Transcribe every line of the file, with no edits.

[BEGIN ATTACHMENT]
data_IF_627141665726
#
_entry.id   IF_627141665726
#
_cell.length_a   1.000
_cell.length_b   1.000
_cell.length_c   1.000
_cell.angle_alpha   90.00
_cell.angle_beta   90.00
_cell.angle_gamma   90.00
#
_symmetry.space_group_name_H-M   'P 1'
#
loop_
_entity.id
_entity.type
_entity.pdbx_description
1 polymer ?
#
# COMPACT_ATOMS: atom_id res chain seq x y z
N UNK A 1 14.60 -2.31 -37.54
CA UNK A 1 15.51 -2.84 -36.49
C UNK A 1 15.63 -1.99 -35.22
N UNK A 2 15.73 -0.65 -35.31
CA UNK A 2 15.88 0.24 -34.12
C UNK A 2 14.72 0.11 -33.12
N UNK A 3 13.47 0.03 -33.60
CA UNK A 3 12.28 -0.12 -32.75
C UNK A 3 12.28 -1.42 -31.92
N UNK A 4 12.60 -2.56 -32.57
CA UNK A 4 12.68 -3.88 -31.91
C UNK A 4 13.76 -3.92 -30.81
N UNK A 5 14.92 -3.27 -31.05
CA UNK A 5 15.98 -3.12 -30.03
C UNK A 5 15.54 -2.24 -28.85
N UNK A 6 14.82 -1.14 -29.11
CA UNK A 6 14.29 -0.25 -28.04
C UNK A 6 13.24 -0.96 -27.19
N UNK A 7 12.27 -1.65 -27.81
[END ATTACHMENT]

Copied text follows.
data_IF_627141665726
#
_entry.id   IF_627141665726
#
_cell.length_a   1.000
_cell.length_b   1.000
_cell.length_c   1.000
_cell.angle_alpha   90.00
_cell.angle_beta   90.00
_cell.angle_gamma   90.00
#
_symmetry.space_group_name_H-M   'P 1'
#
loop_
_entity.id
_entity.type
_entity.pdbx_description
1 polymer ?
#
# COMPACT_ATOMS: atom_id res chain seq x y z
N UNK A 1 14.60 -2.31 -37.54
CA UNK A 1 15.51 -2.84 -36.49
C UNK A 1 15.63 -1.99 -35.22
N UNK A 2 15.73 -0.65 -35.31
CA UNK A 2 15.88 0.24 -34.12
C UNK A 2 14.72 0.11 -33.12
N UNK A 3 13.47 0.03 -33.60
CA UNK A 3 12.28 -0.12 -32.75
C UNK A 3 12.28 -1.42 -31.92
N UNK A 4 12.60 -2.56 -32.57
CA UNK A 4 12.68 -3.88 -31.91
C UNK A 4 13.76 -3.92 -30.81
N UNK A 5 14.92 -3.27 -31.05
CA UNK A 5 15.98 -3.12 -30.03
C UNK A 5 15.54 -2.24 -28.85
N UNK A 6 14.82 -1.14 -29.11
CA UNK A 6 14.29 -0.25 -28.04
C UNK A 6 13.24 -0.96 -27.19
N UNK A 7 12.27 -1.65 -27.81